The subgroup of patients over the age of 40 had inferior median OS as compared to the OS for all patients enrolled in 10 of the 14 series of patients evaluated (Figure 1B). In studies published prior to 2000, only 3 of 7 studies demonstrated the “older patient” cohort 2 year median survival to be over 40%. In contrast, for studies published in or after 2000, only one had an older patient cohort 2 year median survival less than 60%.
Analysis of the SEER database (2007) revealed that “older” adults (age > 40) account for 59% of the incident Burkitt lymphoma cases (ICD-O-3 histological types 9687, 9826), and the median age at diagnosis is 45 years.
Our study confirms that, even with our conservative definition (age>40),“older” patients with Burkitt lymphoma have historically been significantly underrepresented in clinical literature and their outcomes have never been previously systematically reported. Many of the older trials included very small numbers of older patients, limiting the ability to extrapolate published results to the majority of patients seen in the clinic. Recently, there appears to be a substantial increase the number of older patients included in clinical trials, potentially due in part to the temporal changes in trial inclusion and exclusion criteria that would allow for better representation of older patients. Our current pooled analysis represents the only substantial report of outcome of the older patient group subgroup, even within these more recent clinical trials.
From our review, older patients treated with appropriate intensive chemotherapy have historically had inferior outcomes that have significantly improved over the last seven years. This progress is likely reflective of several factors, including increasing familiarity with complicated treatment regimens, advances in supportive care, and refined diagnostic criteria of Burkitt lymphoma. While it is possible that this observed improvement among older adults is reflective of temporal changes in eligibility criteria, protocol-mandated therapy, dose intensity of therapy, and/or the number of patients in each series able to complete therapy, our results suggest that with modern diagnostic criteria, older patients do not appear to have a more treatment-resistant form of the disease, unlike the situation with ALL. Moreover, although rituximab has dramatically improved outcome in NHL24, only one recent study in our database incorporated this therapy20. Ongoing international trials of Burkitt lymphoma therapy are incorporating rituximab to confirm these results.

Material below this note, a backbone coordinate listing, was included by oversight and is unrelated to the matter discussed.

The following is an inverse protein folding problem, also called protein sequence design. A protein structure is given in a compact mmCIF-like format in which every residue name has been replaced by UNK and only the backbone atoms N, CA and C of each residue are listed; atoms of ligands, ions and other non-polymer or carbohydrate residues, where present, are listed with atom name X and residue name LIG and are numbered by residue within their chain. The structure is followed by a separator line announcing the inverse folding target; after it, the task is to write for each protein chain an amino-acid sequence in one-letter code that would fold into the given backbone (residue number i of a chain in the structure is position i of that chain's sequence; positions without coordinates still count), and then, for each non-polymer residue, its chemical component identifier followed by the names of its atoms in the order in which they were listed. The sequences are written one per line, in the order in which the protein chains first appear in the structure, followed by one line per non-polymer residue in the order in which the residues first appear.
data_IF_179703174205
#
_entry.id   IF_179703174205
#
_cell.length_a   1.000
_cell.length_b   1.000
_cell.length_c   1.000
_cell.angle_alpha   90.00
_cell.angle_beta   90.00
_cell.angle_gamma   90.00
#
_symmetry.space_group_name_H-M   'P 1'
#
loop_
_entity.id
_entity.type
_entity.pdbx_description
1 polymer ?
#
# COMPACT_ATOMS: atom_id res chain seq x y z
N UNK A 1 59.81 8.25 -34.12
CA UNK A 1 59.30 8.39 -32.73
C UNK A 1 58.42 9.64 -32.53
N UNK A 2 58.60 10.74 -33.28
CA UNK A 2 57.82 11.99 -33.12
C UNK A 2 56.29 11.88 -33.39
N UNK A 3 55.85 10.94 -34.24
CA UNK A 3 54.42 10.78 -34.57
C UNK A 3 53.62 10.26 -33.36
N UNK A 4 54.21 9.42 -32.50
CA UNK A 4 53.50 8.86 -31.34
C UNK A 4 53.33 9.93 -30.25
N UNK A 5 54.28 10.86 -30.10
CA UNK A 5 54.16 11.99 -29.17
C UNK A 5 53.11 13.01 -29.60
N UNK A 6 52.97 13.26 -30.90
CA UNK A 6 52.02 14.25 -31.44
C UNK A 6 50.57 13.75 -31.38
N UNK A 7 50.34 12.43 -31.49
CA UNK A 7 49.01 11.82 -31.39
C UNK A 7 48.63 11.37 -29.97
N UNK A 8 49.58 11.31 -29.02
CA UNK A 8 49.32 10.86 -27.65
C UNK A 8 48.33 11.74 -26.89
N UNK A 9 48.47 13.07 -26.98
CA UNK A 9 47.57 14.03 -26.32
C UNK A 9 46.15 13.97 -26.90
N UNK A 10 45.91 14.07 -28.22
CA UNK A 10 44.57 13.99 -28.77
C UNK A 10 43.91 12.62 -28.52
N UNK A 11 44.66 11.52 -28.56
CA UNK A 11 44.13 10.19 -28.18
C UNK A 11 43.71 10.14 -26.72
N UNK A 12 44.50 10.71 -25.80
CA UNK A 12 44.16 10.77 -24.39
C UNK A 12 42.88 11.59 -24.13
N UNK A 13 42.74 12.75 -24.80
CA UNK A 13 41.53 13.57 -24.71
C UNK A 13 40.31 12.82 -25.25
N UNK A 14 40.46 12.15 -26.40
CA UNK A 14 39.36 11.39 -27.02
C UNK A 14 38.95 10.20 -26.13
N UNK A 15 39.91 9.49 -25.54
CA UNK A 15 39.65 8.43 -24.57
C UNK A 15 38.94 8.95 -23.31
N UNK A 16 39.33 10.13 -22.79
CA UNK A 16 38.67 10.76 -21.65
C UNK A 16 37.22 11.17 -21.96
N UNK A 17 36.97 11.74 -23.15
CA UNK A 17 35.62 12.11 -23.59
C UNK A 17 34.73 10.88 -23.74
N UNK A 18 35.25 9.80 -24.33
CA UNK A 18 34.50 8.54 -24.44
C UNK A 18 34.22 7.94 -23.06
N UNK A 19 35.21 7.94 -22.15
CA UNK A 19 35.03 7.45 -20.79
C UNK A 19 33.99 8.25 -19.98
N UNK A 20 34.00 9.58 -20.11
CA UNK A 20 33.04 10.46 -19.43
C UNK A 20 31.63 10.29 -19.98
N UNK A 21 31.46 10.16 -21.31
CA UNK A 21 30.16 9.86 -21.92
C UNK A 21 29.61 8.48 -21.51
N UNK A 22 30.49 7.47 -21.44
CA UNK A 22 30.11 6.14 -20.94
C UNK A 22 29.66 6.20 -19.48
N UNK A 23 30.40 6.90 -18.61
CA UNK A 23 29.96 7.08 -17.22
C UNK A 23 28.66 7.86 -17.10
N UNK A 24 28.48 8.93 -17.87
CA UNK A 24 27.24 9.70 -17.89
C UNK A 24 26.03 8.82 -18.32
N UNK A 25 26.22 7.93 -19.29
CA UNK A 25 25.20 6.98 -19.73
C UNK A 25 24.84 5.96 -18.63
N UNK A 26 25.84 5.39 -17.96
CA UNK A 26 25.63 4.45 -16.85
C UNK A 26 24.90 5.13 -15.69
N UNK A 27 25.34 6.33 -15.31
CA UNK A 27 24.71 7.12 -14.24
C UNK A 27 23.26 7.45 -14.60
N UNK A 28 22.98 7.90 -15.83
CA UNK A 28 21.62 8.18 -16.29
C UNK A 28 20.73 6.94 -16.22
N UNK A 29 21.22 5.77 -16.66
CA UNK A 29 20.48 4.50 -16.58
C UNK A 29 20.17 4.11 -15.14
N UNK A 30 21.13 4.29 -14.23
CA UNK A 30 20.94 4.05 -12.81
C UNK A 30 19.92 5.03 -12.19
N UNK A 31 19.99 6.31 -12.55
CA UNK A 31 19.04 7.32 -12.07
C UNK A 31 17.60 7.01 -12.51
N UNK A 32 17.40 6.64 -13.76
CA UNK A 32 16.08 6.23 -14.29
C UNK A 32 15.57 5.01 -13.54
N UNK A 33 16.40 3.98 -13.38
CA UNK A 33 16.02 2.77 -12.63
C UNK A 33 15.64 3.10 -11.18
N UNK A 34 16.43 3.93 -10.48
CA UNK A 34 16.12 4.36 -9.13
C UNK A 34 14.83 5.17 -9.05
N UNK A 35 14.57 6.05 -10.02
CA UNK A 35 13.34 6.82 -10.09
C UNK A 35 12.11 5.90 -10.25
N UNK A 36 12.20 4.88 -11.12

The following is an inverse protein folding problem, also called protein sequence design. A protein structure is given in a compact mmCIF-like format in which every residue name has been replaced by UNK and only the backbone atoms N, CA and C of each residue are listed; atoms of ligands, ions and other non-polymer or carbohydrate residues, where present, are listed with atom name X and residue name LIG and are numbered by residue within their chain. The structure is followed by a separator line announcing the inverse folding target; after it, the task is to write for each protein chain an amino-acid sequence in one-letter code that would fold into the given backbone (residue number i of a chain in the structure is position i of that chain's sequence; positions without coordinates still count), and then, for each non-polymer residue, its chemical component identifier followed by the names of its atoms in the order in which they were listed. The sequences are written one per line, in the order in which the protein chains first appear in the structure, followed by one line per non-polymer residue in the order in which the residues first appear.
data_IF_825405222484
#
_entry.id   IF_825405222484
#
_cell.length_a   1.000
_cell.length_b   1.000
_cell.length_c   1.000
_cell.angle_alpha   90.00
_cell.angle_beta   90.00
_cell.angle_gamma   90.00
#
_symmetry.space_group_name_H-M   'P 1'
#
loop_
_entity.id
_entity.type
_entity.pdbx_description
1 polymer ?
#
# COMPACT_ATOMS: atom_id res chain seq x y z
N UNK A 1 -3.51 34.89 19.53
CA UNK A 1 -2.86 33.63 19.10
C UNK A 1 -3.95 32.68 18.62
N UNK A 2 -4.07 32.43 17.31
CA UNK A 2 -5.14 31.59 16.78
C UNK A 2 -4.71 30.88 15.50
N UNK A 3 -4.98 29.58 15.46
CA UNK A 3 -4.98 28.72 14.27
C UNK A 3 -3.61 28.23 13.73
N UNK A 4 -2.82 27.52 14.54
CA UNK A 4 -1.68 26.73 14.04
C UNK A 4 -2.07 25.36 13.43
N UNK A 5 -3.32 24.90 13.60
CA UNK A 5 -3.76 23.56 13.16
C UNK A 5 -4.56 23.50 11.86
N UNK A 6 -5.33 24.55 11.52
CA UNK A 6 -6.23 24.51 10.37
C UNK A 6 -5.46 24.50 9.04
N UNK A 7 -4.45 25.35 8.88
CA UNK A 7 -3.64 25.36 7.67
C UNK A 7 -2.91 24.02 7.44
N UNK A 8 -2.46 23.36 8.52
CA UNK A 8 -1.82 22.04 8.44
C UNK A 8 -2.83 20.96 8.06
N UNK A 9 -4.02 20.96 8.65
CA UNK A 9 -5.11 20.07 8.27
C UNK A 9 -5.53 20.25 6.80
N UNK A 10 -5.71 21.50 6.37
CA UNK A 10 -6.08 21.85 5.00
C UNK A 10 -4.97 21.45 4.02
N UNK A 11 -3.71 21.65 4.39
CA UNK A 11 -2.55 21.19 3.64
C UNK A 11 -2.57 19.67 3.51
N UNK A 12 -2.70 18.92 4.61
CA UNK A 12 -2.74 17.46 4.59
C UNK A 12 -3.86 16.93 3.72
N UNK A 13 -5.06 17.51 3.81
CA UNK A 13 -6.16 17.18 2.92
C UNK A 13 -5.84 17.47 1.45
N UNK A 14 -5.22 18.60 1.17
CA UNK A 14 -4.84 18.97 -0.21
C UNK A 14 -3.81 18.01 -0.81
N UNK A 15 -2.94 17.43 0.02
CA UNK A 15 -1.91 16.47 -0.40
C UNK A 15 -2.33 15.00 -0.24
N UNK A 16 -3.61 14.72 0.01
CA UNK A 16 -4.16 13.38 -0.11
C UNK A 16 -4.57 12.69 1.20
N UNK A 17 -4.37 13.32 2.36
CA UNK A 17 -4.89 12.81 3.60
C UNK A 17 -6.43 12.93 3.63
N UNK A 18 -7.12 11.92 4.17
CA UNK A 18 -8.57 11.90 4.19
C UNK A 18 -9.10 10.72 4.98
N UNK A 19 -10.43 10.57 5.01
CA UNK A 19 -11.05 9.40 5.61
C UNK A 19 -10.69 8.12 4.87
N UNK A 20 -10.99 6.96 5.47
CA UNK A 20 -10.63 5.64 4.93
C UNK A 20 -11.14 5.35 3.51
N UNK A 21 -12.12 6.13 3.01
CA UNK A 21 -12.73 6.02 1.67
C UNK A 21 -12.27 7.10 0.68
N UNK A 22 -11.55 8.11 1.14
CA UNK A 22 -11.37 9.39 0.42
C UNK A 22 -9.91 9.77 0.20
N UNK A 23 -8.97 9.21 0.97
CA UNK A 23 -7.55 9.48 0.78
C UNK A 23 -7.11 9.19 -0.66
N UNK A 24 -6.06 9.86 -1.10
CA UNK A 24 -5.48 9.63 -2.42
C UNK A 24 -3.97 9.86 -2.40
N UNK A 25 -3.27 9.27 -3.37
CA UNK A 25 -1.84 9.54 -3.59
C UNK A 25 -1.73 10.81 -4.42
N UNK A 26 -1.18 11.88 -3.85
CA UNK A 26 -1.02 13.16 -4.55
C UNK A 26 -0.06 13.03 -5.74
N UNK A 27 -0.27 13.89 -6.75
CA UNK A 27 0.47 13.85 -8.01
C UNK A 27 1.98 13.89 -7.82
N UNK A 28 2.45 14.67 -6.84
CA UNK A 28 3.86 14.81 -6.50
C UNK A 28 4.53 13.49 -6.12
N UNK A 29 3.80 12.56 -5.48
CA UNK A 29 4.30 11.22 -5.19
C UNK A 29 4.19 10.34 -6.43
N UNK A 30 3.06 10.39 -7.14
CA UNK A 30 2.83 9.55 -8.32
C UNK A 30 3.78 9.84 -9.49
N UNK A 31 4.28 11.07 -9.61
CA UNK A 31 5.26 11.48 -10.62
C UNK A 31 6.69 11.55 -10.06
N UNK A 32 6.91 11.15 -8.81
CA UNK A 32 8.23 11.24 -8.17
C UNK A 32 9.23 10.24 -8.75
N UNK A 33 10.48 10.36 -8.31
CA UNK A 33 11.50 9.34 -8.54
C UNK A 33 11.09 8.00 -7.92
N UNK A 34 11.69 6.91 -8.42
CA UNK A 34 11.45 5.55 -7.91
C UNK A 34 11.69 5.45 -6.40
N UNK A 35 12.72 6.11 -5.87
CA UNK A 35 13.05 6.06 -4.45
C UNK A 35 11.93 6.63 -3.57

We have concluded that older adults with Burkitt lymphoma have been historically underrepresented based on a comparison of the proportion of patients over the age of 40 in the reviewed published series to the ‘expected’ proportion, as determined by the age distribution of the Burkitt cases in the SEER registry during the 2001-2004 time period. While the SEER registry is valuable resource for United States cancer incidence estimates, it is important to appreciate that the lack of standardization of medical records and pathology reports from which the SEER data are collected may limit this comparison25,26. The Burkitt cases in the SEER database likely represent a more heterogeneous histologic group than the patients represented in the series reviewed in this report. Furthermore, the series that have been reviewed in this report include patients treated in the United States and internationally between 1977 and 2005, and the overall age distribution for Burkitt lymphoma cases could potentially limit the comparison of the over 40 subgroup representation to the contemporary SEER registry data.